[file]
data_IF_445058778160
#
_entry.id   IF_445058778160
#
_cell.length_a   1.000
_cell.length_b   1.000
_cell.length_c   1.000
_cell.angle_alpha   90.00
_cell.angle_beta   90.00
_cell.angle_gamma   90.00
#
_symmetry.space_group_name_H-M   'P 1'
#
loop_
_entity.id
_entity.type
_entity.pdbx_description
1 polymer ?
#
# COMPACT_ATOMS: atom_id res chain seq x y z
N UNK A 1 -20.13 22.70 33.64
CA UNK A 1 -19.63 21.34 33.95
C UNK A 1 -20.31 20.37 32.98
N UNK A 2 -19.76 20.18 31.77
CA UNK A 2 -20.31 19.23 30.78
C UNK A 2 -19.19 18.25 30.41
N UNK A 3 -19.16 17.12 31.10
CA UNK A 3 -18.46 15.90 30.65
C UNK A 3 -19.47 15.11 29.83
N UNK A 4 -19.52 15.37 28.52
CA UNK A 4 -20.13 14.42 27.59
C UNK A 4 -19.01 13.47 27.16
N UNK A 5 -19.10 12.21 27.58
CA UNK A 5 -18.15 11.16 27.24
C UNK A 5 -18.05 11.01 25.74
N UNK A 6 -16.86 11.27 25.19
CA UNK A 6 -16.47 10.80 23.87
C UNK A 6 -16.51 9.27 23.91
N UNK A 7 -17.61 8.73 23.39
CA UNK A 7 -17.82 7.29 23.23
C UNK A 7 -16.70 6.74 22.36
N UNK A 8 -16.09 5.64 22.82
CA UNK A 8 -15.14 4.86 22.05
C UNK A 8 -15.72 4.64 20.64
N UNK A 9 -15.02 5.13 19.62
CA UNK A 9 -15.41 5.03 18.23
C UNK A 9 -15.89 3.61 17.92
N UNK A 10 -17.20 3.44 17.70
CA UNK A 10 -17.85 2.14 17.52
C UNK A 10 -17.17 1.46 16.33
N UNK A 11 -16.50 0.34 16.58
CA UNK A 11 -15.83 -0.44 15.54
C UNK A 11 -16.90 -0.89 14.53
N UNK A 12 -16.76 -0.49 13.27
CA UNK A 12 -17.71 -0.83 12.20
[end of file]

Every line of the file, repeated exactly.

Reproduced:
data_IF_445058778160
#
_entry.id   IF_445058778160
#
_cell.length_a   1.000
_cell.length_b   1.000
_cell.length_c   1.000
_cell.angle_alpha   90.00
_cell.angle_beta   90.00
_cell.angle_gamma   90.00
#
_symmetry.space_group_name_H-M   'P 1'
#
loop_
_entity.id
_entity.type
_entity.pdbx_description
1 polymer ?
#
# COMPACT_ATOMS: atom_id res chain seq x y z
N UNK A 1 -20.13 22.70 33.64
CA UNK A 1 -19.63 21.34 33.95
C UNK A 1 -20.31 20.37 32.98
N UNK A 2 -19.76 20.18 31.77
CA UNK A 2 -20.31 19.23 30.78
C UNK A 2 -19.19 18.25 30.41
N UNK A 3 -19.16 17.12 31.10
CA UNK A 3 -18.46 15.90 30.65
C UNK A 3 -19.47 15.11 29.83
N UNK A 4 -19.52 15.37 28.52
CA UNK A 4 -20.13 14.42 27.59
C UNK A 4 -19.01 13.47 27.16
N UNK A 5 -19.10 12.21 27.58
CA UNK A 5 -18.15 11.16 27.24
C UNK A 5 -18.05 11.01 25.74
N UNK A 6 -16.86 11.27 25.19
CA UNK A 6 -16.47 10.80 23.87
C UNK A 6 -16.51 9.27 23.91
N UNK A 7 -17.61 8.73 23.39
CA UNK A 7 -17.82 7.29 23.23
C UNK A 7 -16.70 6.74 22.36
N UNK A 8 -16.09 5.64 22.82
CA UNK A 8 -15.14 4.86 22.05
C UNK A 8 -15.72 4.64 20.64
N UNK A 9 -15.02 5.13 19.62
CA UNK A 9 -15.41 5.03 18.23
C UNK A 9 -15.89 3.61 17.92
N UNK A 10 -17.20 3.44 17.70
CA UNK A 10 -17.85 2.14 17.52
C UNK A 10 -17.17 1.46 16.33
N UNK A 11 -16.50 0.34 16.58
CA UNK A 11 -15.83 -0.44 15.54
C UNK A 11 -16.90 -0.89 14.53
N UNK A 12 -16.76 -0.49 13.27
CA UNK A 12 -17.71 -0.83 12.20